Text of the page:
We’re all familiar with the Joker. Immortalized in film and television by performers like Cesar Romero, Mark Hamill, Jack Nicholson, and Heath Ledger, the character is famously without origin. An unreliable narrator, he has said of himself, “If I’m going to have a past, I prefer it to be multiple choice.” He is violence and chaos incarnate. Which is why it was controversial when The Hangover filmmaker Todd Phillips was announced as the director of an Elseworlds-style Joker one-off film starring Joaquin Phoenix. His idea, after all, was to give the Joker a sympathetic origin story, one that many fans thought he didn’t need.  

In this iteration, Phoenix plays Arthur Fleck, a down-on-his-luck nobody with aspirations of stand-up comedy. Arthur works as a clown for hire for special events, businesses, and even pediatric hospital visits. He suffers from a condition that makes him laugh uncontrollably when he’s stressed, uncomfortable, angry, or sad, giving him the signature manic chortle. He cares for his mother, Penny (Frances Conroy), and largely keeps to himself. That is until he gets pushed too far.  

Joker’s comic book philosophy is that “all it takes is one bad day” to get to his level of violent, chaotic insanity. So does Phillips manage to bring the Joker to life through Phoenix’s Arthur Fleck? And what makes this film worth paying attention to? We have three reasons that you’ll definitely want to consider.    

1. Joaquin Phoenix’s Rendition Of The Joker Is Completely Raw

It’s often hard to pick a favorite iteration of the Joker. Jack Nicholson’s Jack Napier in 1989 is a classic and became the ultimate standard against which all other performances would be measured. Mark Hamill’s version of the Joker would become the single most iconic vocal performance of the character, as yet to be dethroned. And then Heath Ledger changed the game completely, bringing to life the “agent of chaos” mythos with multiple possible origin stories and zero motivation other than to watch the world burn.   

Now we have Arthur Fleck, a Joker with a clear, defined origin that positions him as a tragic hero and victim of circumstance. His motivations are similarly defined, against type for the character as we know him. And while this may not be the Joker we’ve come to know and fear, Phillips’ character and Phoenix’s performance position this version as an interesting Elseworld option where we know where he came from and why he does the things he does. Phoenix’s physicality is excellent, contorting and manipulating his frail frame as necessary to make anyone in the theatre uncomfortable. His uncontrollable laughing is there to make us wince, and wince we do. Everything about him is deliberately cringe-worthy until he has that one bad day and becomes what we always knew he’d become.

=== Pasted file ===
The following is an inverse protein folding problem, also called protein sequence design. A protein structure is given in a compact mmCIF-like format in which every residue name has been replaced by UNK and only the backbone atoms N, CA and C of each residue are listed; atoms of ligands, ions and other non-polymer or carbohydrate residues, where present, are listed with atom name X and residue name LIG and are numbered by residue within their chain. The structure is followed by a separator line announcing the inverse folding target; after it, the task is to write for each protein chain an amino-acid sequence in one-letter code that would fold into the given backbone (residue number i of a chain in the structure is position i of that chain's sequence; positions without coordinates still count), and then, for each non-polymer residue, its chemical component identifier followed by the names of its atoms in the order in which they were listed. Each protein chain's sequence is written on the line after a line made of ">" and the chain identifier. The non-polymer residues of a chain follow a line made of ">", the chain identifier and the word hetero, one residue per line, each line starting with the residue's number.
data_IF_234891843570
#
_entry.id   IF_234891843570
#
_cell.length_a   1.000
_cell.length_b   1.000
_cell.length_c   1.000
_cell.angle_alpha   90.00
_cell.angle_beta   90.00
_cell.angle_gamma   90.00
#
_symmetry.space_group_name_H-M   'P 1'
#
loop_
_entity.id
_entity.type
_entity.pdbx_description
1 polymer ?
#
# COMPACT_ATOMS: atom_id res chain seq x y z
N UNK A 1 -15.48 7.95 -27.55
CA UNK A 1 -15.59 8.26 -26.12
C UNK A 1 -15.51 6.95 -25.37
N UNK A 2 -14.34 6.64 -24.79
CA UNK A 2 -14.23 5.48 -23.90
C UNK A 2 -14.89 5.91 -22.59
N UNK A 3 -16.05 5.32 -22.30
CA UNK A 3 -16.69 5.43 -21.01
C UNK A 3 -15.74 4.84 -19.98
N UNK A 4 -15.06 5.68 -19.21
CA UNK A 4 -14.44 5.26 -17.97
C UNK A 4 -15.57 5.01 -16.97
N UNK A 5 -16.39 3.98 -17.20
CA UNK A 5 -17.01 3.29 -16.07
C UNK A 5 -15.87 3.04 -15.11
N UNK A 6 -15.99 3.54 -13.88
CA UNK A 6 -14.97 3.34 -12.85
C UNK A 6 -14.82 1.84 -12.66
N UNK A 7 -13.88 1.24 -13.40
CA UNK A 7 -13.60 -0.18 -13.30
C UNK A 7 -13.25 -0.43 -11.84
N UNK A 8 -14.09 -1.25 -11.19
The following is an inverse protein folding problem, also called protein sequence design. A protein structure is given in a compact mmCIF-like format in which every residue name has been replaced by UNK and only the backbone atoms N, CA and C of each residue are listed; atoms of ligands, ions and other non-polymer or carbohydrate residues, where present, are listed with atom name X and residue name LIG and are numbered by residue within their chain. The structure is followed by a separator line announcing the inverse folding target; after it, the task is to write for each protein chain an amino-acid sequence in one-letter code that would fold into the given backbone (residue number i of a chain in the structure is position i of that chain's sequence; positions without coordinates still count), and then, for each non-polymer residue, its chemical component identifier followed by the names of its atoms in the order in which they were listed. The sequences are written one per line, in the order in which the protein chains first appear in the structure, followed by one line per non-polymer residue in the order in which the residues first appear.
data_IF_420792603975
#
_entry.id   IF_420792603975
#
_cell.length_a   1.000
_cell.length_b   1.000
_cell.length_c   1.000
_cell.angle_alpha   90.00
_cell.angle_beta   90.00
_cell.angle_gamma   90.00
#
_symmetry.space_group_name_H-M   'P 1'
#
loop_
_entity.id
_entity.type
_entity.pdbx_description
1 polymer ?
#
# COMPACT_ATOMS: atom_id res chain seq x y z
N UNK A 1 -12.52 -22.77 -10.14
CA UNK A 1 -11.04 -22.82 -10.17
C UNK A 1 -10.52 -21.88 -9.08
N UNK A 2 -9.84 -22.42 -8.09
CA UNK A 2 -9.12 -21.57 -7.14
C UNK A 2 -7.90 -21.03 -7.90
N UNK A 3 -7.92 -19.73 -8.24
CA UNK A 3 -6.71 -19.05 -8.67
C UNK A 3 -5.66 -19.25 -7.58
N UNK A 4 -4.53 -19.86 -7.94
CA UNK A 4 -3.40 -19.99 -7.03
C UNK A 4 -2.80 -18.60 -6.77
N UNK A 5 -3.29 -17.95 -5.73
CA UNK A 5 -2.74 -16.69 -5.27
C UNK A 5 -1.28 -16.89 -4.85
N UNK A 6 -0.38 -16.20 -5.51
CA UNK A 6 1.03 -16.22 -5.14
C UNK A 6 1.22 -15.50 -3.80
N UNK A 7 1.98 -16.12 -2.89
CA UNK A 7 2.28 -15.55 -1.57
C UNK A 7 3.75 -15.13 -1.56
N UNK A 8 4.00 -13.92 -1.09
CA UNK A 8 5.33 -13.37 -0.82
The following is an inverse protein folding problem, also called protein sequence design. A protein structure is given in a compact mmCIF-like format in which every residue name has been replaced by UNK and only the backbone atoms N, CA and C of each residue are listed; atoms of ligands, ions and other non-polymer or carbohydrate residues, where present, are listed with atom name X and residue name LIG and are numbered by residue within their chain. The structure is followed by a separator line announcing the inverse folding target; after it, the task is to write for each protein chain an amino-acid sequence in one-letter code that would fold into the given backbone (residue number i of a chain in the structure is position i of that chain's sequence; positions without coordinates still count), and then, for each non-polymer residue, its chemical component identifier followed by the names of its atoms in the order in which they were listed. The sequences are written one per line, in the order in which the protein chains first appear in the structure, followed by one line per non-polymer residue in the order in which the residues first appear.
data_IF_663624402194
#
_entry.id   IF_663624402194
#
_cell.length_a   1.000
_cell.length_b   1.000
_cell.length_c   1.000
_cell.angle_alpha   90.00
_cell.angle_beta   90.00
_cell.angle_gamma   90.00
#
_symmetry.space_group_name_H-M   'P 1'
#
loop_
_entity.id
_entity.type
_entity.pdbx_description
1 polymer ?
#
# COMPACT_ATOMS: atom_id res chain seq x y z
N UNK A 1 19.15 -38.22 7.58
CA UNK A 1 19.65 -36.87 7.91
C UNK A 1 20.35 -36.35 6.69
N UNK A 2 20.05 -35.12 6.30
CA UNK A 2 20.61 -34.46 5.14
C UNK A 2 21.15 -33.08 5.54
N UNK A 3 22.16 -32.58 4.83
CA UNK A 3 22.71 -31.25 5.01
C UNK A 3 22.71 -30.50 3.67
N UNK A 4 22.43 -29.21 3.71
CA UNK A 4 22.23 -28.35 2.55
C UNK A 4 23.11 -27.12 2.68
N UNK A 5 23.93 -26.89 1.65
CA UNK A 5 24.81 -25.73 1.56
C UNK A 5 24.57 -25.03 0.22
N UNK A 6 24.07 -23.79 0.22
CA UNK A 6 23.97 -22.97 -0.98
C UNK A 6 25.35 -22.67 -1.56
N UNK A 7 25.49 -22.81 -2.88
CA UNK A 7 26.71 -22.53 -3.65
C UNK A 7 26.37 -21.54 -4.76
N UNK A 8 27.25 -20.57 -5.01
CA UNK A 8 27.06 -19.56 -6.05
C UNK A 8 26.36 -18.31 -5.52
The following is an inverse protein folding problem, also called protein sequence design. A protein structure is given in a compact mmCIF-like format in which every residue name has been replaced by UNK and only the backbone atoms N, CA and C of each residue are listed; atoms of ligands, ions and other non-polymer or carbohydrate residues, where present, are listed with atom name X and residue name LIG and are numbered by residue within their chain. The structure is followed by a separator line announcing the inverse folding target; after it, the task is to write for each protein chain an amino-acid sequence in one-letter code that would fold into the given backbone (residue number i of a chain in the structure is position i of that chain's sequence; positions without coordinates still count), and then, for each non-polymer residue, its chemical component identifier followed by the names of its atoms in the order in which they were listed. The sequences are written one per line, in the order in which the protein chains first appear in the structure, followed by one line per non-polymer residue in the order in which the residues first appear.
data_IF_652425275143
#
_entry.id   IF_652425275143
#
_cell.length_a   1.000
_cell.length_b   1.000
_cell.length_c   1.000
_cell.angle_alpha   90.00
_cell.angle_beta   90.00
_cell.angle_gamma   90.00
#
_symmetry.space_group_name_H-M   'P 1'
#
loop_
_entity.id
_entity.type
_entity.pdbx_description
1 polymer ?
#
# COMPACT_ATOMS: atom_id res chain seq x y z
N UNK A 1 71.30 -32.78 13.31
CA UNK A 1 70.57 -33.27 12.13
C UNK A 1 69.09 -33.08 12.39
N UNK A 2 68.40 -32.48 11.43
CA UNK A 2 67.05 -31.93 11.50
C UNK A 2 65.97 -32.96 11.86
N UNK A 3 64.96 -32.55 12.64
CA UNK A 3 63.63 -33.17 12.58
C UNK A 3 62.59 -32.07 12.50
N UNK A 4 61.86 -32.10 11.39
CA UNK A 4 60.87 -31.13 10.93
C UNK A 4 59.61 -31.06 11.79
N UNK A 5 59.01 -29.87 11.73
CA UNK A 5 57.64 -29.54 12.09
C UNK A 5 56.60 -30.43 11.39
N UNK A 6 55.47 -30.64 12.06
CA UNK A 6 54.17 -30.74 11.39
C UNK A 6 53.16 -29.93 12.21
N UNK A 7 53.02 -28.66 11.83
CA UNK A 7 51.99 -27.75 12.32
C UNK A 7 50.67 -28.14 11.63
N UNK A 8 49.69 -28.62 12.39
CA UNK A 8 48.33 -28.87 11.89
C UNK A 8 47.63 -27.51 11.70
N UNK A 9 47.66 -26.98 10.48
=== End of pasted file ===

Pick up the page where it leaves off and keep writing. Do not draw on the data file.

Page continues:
2. The Cinematography And Score Are Attention-Grabbing

Edited by Jeff Groth (Religulouswith cinematography by Lawrence Sher (Garden StateThe Hangover), the film looks great. It’s the dark, seedy version of Gotham we’ve come to know. The film lingers a little too long on Arthur when he has his laughing fits, sometimes for over a minute of uncut time. This, however, seems to be the point of this iteration – make you watch every agonizing second of his downward spiral into chaos.  

The score by Hildur Guðnadóttir (ArrivalThe Revenant) brings a lot of the dark mood we’ve come to associate with Joker to the screen. In actual fact, the score was predominantly written before they had even started shooting, influencing the mood and direction of the film. Everything’s accented by certain popular song choices, some of which make sense and others feel comically off-beat. “The Hey Song” by Gary Glitter, for instance, feels a little out of place, but will definitely grab your attention.       

3. The Conversation About It Is As Important As The Movie Itself 

(WARNING: This section contains mild spoilers.)

This is the most important part of Joker and the one that’s going to draw the most ire from Joker stans and people we’ve actively come to fear in society: For better or worse, this film positions the Joker as a tragic hero. We’re never made to feel like he’s a bad person or that what he’s doing is wrong. Oh, sure, we know logically he’s a villain, but the bulk of sympathy is almost always with the protagonist; such is the case here. There is no moral backbone to the film, which sets Joker up as a hero for the people. What’s more, it positions the people, the ordinary citizens of Gotham, as Joker stans of the highest order. So much so, in fact, that they riot in his name – or, rather, in his image. Phillips has positioned Joker’s deranged everyman as a threat that’s justified because they’re fighting against the oppressive powers of the wealthy elite who run the government.  

Yes, they go there. 

And while this would be perfectly fine to watch at virtually any other point in history, it’s worth asking whether or not now is the time for a film like this. Joker is a dangerous character at the best of times, but he’s infinitely worse when you give him a sympathetic backstory establishing him as a hero of the people. He was done wrong by all the women in his life and bullied relentlessly by everyone else, and finally snapped, taking justice into his own hands with a gun. It’s worth it to see the film if only to stay present in the discourse around it, one that will likely continue to be contentious and heated moving forward. Whether Todd Phillips likes it or not, he’s created a politically polarizing film that simply cannot exist in a vacuum. Arthur Fleck is the byproduct of our current climate, and he reflects it perfectly. It might not be a necessary film, but it is certainly a relevant one, and maybe that alone is enough of a reason that you absolutely must see it. 


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